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Thursday, May 6, 1999 Published at 14:26 GMT 15:26 UK


Light work made of hormonal pollutants

Ultraviolet light is used to destroy pollutants

A cheap and 100% effective way of cleaning the female hormone oestrogen out of water supplies has been developed by scientists in Northern Ireland.

BBC Science's Corinne Podger assesses the new technology
More of this pollutant enters the environment as more and more women use contraceptive pills and hormone replacement therapy. Even at low levels it can cause sexual deformities in fish and other animals that live near water.

In humans, it has been linked to falling sperm counts and testicular and breast cancers.

[ image: Animals which live near water can be affected by oestrogens]
Animals which live near water can be affected by oestrogens
Normal water treatment does not remove the oestrogen but now scientists at the University of Ulster have found a way.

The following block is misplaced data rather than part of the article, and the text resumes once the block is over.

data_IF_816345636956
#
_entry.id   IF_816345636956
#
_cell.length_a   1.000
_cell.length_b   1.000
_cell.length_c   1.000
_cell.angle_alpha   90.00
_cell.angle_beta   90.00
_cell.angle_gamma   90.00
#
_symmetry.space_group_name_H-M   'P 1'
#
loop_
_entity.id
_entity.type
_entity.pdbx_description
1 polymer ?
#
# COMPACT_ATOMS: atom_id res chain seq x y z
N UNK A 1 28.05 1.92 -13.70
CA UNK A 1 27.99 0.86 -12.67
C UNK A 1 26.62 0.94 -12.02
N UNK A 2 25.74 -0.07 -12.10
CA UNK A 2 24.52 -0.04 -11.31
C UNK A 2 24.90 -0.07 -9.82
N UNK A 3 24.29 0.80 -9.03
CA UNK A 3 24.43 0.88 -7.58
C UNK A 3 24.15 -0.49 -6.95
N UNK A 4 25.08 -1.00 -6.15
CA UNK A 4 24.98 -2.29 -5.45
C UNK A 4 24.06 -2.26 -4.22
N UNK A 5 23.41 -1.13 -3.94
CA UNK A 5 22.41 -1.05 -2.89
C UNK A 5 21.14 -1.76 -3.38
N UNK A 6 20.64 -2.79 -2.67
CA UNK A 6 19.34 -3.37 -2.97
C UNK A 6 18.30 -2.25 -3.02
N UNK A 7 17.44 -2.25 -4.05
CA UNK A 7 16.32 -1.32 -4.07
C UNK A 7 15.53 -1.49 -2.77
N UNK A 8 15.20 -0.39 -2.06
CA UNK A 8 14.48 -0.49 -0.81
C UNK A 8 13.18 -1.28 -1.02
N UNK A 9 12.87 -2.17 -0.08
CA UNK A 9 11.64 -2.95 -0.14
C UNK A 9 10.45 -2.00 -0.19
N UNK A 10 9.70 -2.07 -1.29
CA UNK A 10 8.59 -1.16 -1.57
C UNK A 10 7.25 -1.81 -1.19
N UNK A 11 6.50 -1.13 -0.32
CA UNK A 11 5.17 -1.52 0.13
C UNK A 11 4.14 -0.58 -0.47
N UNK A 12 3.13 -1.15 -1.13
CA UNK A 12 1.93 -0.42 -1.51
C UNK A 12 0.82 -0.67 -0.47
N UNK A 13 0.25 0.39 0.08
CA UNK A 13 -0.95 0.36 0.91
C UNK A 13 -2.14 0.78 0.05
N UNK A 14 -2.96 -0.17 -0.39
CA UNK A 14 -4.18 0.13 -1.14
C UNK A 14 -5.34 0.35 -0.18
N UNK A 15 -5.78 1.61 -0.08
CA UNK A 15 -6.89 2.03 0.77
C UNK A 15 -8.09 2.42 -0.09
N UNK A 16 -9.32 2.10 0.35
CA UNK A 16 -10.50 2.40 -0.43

Dr Brian Eggins explains: "We've discovered that if you shine an ultraviolet (UV) light on titanium dioxide, the titanium becomes activated, and capable of converting the oestrogen to carbon dioxide - the harmless everyday gas that puts the bubbles in your fizzy drinks."

Ultraviolet light would be effective on its own, but would work very slowly. With the titanium dioxide as a catalyst, it becomes a powerful oxidising agent which breaks down most organic material.

[ image: A cheap and effective method could be used world-wide]
A cheap and effective method could be used world-wide
Dr Eggins' colleague, Heather Coleman, believes the treatment will also be effective against common agricultural pesticides like DDT, products containing polychlorobiphenyls, and some detergents used in industrial cleaning processes.

The titanium dioxide itself is a non-toxic chemical used in toothpastes. It is not used up during the cleaning. Furthermore, the researchers believe sunlight could provide enough UV light, meaning the technique could be applied easily in any part of the world.

The researchers are building a pilot plant, which is expected to go into operation shortly. The most likely use for the technology is in treating public water supplies.

But industrial plants could also harness the method to prevent pollutants reaching the water supply in the first place.

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